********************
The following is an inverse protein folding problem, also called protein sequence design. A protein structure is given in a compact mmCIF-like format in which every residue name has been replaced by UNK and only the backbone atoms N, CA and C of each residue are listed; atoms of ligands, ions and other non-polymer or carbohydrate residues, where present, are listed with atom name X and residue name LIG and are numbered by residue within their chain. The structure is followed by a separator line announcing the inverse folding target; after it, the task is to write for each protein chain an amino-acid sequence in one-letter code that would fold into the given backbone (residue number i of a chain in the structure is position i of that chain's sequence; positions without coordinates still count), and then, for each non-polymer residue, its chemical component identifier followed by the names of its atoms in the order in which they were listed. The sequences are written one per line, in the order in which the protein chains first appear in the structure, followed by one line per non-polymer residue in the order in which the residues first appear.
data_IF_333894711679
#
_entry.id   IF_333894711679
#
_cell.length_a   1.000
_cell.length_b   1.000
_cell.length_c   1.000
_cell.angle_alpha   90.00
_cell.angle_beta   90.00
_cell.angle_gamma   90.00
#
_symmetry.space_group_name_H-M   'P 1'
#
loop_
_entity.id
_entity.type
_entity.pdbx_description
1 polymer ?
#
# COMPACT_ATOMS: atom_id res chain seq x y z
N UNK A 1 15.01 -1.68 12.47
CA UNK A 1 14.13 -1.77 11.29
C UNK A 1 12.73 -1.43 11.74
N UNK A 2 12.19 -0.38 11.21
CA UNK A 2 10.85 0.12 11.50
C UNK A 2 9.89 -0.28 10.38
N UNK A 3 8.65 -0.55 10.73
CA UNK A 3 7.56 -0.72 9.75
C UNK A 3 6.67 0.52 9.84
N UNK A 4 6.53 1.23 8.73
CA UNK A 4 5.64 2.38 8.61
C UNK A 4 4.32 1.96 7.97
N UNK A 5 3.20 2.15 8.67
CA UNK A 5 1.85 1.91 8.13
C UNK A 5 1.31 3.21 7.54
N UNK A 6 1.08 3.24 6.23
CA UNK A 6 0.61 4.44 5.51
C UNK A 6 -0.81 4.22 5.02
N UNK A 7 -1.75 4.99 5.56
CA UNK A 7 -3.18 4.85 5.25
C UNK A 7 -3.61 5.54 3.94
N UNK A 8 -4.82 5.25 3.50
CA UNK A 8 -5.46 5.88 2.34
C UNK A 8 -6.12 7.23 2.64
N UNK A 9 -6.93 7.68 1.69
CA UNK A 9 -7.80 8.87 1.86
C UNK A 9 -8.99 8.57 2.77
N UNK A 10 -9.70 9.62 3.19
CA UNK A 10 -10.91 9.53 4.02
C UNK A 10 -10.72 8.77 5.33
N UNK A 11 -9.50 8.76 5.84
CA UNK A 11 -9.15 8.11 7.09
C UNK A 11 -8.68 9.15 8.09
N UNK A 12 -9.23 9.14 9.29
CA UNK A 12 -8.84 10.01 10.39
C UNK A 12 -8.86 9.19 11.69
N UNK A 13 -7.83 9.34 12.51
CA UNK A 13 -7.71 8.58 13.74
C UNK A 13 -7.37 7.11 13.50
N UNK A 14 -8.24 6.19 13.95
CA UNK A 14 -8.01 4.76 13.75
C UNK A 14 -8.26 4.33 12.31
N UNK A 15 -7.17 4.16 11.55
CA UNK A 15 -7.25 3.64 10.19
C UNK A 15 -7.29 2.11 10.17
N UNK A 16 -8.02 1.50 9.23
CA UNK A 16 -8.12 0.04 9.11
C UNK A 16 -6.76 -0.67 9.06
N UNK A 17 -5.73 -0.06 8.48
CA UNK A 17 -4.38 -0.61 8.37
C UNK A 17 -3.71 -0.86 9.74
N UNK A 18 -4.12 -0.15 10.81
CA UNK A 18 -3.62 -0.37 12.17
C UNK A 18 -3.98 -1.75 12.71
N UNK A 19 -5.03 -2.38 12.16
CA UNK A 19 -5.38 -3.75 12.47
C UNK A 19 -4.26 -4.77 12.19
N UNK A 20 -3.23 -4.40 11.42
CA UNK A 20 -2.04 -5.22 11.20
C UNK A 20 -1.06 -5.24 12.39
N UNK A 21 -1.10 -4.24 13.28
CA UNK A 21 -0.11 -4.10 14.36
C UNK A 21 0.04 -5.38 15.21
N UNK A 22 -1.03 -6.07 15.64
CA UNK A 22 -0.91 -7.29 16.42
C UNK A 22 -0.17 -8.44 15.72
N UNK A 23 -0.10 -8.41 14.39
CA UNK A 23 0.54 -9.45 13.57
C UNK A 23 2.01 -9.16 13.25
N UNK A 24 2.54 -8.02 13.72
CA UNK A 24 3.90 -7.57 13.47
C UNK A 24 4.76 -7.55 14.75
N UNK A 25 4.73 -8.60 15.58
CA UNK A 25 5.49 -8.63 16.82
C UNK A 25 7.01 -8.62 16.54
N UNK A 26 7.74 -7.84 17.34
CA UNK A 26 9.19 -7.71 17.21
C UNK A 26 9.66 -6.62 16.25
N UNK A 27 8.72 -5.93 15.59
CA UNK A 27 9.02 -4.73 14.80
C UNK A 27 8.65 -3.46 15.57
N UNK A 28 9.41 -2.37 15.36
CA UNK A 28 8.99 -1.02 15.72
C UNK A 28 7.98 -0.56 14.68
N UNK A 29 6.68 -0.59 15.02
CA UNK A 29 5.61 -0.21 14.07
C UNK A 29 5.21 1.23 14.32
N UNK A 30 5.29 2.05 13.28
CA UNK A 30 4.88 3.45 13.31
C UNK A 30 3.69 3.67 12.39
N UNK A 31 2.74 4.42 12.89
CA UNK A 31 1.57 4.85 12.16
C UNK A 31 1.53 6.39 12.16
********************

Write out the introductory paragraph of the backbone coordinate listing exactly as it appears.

The following is an inverse protein folding problem, also called protein sequence design. A protein structure is given in a compact mmCIF-like format in which every residue name has been replaced by UNK and only the backbone atoms N, CA and C of each residue are listed; atoms of ligands, ions and other non-polymer or carbohydrate residues, where present, are listed with atom name X and residue name LIG and are numbered by residue within their chain. The structure is followed by a separator line announcing the inverse folding target; after it, the task is to write for each protein chain an amino-acid sequence in one-letter code that would fold into the given backbone (residue number i of a chain in the structure is position i of that chain's sequence; positions without coordinates still count), and then, for each non-polymer residue, its chemical component identifier followed by the names of its atoms in the order in which they were listed. The sequences are written one per line, in the order in which the protein chains first appear in the structure, followed by one line per non-polymer residue in the order in which the residues first appear.